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About the Berkshire Review for the Arts (See also Q &A/What is this?)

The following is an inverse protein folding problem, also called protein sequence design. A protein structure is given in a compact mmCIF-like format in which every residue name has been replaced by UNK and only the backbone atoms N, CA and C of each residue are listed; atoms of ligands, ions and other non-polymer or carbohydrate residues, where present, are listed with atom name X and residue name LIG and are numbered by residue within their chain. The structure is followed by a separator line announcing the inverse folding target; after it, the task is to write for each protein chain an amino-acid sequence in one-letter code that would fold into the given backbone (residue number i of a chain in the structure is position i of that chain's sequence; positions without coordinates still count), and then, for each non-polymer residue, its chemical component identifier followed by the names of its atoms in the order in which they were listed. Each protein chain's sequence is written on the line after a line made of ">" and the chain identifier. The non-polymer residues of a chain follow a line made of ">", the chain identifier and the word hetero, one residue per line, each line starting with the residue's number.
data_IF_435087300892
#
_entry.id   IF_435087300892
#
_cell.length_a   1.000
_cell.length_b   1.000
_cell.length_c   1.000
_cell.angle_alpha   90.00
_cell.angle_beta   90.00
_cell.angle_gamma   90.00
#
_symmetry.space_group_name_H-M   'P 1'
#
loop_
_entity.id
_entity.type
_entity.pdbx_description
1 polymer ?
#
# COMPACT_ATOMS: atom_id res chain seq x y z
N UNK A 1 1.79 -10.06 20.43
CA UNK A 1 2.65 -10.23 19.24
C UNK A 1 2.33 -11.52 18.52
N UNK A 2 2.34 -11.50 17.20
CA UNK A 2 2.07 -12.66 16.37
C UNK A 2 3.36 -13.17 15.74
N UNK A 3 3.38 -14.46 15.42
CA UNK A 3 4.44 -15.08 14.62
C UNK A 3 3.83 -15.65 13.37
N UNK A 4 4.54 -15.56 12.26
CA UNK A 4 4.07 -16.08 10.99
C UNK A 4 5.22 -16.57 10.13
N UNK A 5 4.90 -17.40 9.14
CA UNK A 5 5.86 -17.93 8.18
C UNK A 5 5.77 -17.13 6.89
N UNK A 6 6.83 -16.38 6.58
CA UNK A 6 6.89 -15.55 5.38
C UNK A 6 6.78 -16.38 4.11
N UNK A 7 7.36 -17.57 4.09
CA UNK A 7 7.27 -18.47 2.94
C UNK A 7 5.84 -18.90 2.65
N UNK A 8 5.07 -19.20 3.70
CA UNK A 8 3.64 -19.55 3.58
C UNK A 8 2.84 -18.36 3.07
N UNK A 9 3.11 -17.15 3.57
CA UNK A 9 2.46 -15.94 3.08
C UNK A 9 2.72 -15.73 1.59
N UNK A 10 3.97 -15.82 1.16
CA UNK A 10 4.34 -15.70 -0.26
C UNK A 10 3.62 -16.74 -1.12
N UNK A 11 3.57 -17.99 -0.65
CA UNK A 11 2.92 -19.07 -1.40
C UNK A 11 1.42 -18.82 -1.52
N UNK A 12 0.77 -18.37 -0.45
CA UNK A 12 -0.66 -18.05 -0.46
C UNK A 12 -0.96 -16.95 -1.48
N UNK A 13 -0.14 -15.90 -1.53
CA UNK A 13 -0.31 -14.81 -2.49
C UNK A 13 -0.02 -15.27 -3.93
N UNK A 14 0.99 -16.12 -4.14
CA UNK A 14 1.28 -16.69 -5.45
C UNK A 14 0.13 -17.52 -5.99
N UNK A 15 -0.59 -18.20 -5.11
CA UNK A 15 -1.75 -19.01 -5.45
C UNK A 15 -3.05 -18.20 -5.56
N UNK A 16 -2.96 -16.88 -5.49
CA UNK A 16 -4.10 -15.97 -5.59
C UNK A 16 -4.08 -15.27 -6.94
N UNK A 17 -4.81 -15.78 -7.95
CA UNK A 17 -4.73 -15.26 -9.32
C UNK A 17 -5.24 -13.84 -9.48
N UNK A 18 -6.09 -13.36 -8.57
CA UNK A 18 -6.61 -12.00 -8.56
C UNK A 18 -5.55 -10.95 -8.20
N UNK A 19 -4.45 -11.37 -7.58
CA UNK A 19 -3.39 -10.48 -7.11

The Berkshire Review for the Arts as a name justifies itself easily enough. The county is famous for its music, dance, and theater festivals, its art galleries and museums. A respectable tourist industry has grown up around it, and quite a few people, upon retirement, buy summer houses, at least, in the region specifically to enjoy its cultural resources. New initiatives get started every year. Recently artists and writers, driven from New York and Boston by prohibitive expenses, have been flocking to the area to try it out. Elaine Fine, musician and blogger, the daughter of a Boston Symphony violist, who spent every summer of her childhood at Tanglewood in the sixties and early seventies, tells me that it wasn’t always so. Back then it seemed that Tanglewood and Jacob’s Pillow ruled here alone in splendid isolation. For example, on the weekend of September 14 which was already in the off-season, there was the sort of wealth of choices that one would have found only in a decent-sized city not too long ago, and the critic is forced to make some uncomfortable choices in deciding what to cover.